other AEJMC divisions, the Media and Environment Conference in Reno, Nevada,
April 7-9. Most recently, ICD has co-sponsored the International Media 2000
Conference held at Ohio University on March 10-11 (organized by Anne
Cooper-Chen) and the Global Fusion 2000 Conference held in October 2000 in St. Louis,
jointly hosted by Southern Illinois University's College of Mass Communication & Media Arts
(Carbondale) and Department of Mass Communications (Edwardsville).
While promoting academic and
professional activities in and outside conventions, ICD members have
demonstrated their generosity by supporting overseas colleagues who are in
need. In 1975, following a hurricane that caused great devastation, ICD
received an appeal for help in the form of equipment from the Instituto
Centroamericano de Ciencias y Tecnicas de la Comunicacion in Tegucigalpa,
Honduras. The ICD Executive Committee authorized a $50 contribution for the
purchase of equipment in the name of the Division. In 1989, Anne Cooper-Chen,
the then Division Head, initiated the ICD Great Overseas Book Project as a
response to a call from Everette Dennis (Gannett Center for Media Studies) for
mass communication books and journals to support overseas colleagues and
libraries. The project was continued to the 1991 AEJMC convention in Boston.
Erwin K. Thomas (Norfolk State) was in charge of the project. In 1992, a
similar call was made in ICB to ICD members for donating journalism and
mass communication textbooks to Nigerian colleagues in Lagos. In 2000 such a
call was made to donate journalism textbooks to the university library in
Challenge of Growth
In the past 37 years, ICD
has grown from its 47 founding members in August 1965 to the current 375 active
members. It was the largest of AEJ's 12 divisions in 1967, 4th in 1970,
and 7th in AEJMC's 15 divisions in 1988. Currently, it is the 6th largest
of AEJMC's 24
divisions and interest groups as far as membership numbers go.
ICD's growth has not occurred without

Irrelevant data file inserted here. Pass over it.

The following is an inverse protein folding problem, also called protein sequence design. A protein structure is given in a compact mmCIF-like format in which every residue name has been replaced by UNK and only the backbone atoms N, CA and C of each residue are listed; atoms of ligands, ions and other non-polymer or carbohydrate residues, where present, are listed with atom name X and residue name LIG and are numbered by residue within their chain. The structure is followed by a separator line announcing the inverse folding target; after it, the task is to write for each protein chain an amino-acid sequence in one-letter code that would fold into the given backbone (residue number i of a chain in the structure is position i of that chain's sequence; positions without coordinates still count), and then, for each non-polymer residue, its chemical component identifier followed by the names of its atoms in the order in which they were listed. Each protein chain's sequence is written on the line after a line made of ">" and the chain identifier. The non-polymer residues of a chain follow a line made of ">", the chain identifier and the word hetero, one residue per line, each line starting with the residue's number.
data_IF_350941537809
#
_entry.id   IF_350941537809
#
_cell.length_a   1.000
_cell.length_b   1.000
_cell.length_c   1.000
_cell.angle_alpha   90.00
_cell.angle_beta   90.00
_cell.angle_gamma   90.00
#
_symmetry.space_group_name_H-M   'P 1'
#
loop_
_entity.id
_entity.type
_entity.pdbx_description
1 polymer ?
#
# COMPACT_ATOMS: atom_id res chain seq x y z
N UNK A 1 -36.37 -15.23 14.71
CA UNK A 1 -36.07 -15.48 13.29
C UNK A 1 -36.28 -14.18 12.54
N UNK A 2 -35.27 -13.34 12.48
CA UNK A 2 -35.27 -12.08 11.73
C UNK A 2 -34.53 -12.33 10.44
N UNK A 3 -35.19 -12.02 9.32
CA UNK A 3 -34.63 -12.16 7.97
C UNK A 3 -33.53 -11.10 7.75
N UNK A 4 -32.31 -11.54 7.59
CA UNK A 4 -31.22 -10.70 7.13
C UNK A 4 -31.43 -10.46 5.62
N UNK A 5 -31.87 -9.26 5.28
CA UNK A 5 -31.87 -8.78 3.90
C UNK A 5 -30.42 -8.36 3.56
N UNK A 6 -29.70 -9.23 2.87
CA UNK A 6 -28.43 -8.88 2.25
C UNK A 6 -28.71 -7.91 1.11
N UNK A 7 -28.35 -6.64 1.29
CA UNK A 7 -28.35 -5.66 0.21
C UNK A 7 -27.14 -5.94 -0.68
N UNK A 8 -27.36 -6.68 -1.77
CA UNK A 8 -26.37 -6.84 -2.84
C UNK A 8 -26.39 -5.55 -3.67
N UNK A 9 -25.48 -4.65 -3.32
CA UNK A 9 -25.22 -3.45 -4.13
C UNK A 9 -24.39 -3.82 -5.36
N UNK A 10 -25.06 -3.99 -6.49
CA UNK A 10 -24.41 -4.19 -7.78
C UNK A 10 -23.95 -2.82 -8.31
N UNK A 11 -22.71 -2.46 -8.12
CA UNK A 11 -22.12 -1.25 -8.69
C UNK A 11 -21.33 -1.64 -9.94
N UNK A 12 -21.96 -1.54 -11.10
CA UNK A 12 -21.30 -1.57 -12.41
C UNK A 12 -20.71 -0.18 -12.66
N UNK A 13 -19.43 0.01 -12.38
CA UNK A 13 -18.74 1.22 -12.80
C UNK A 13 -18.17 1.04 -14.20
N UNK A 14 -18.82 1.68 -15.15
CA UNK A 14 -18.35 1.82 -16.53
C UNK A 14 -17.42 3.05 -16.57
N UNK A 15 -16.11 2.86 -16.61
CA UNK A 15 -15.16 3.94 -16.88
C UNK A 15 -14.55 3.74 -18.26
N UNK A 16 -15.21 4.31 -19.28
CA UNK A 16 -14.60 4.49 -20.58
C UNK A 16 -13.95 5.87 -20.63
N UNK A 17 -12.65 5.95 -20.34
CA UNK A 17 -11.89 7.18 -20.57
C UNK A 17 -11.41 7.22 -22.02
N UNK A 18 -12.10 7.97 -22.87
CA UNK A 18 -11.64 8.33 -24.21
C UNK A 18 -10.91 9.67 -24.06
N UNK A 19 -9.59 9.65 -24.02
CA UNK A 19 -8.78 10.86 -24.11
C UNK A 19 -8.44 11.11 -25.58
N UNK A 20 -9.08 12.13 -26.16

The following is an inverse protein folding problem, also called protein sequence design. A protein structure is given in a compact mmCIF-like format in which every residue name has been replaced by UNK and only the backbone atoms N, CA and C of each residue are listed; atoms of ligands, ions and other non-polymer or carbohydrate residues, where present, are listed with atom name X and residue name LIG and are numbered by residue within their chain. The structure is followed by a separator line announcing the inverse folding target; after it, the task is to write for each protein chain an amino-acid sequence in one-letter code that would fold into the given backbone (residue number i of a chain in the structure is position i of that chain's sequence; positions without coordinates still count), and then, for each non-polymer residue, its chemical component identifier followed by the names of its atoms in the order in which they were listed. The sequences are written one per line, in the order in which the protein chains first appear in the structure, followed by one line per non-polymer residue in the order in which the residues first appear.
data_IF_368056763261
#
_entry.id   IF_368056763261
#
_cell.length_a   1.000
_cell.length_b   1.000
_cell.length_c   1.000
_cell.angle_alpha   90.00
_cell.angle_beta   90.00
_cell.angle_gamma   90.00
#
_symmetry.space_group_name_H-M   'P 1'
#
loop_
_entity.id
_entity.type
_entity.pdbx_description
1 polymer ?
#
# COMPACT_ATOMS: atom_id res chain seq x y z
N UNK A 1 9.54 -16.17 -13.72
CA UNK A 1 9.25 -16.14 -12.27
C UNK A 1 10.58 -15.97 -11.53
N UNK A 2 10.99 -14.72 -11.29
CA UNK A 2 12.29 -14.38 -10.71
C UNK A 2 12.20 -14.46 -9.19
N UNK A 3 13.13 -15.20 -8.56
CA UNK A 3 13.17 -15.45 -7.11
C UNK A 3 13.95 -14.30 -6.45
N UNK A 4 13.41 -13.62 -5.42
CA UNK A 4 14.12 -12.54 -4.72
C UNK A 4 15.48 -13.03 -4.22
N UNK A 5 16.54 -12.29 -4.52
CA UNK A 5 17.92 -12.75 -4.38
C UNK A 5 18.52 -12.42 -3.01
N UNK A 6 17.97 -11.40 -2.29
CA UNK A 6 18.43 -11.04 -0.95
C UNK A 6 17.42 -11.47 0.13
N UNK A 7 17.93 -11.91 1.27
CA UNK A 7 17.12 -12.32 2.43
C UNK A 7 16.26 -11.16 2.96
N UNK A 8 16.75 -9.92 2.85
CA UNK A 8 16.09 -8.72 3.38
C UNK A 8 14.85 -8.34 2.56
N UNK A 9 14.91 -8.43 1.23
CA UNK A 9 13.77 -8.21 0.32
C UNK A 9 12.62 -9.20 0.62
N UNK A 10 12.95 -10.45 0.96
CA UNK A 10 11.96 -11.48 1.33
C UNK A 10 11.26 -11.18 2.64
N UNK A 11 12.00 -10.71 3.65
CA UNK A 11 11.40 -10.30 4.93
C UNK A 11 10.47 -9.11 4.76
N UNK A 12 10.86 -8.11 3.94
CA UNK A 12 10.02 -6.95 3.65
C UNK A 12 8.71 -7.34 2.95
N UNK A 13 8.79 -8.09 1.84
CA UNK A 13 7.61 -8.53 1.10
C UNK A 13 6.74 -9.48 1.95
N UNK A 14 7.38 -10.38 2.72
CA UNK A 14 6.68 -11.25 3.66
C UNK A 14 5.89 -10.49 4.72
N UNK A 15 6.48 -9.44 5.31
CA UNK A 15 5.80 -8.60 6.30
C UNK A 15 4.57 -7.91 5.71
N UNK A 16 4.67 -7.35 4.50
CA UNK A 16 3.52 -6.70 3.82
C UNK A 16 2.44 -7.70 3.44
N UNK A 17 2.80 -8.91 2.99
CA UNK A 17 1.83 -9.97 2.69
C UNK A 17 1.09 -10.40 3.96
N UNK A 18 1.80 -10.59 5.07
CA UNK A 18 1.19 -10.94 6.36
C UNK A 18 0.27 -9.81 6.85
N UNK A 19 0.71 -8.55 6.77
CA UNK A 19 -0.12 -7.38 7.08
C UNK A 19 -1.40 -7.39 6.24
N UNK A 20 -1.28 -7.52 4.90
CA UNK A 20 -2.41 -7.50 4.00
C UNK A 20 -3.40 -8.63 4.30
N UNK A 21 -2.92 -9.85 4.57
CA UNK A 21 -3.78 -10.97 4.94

the efforts of many clear-headed Division leaders, who have constantly reminded
members that the Division's survival
is a challenge. The most illustrative is perhaps a sharp question raised by
Anne Cooper-Chen in her 1989 "ICD Heads Message": "Should we put ourselves out of business?" In her message, Cooper-Chen
quoted James F. Scotton (Marquette) as saying, "The Division risks getting out of the mainstream if it
continues on its present path"(ICB, Vol. 24, Fall 1989, p. 3). Scotton bemoaned the heavy
reliance on content analysis, calling for (a) non-content studies, (b)
longitudinal studies, and (c) effects studies. Similarly, Christine L. Ogan
(Indiana) called the field of international communication "anecdotal and atheoretical"(ibid.). Cooper-Chen, Ogan, and
was echoed in Tsan-Kuo Changs (Minnesota) 1991 "s Message."
Based on ICDs moderate size and its limited
funds, Chang concluded that "our division has a long way to go to attract more talents and interest," urging ICD colleagues to take
"a more active leadership role
within AEJMC to provide a much-needed international focus for work of other
Vol. 26, Spring 1991, p. 4).
Over the years, consistent
efforts have been made by numerous ICD members to help our Division grow. In
1975 Richard R. Cole and Vernon Keel (South Dakota State) updated the ICD
membership directory first produced in 1973 by John C. Merrill and J. Laurence
Day (Kansas). This updated directory included information on ICD members,
journalism schools, and research centers in communications. For the first time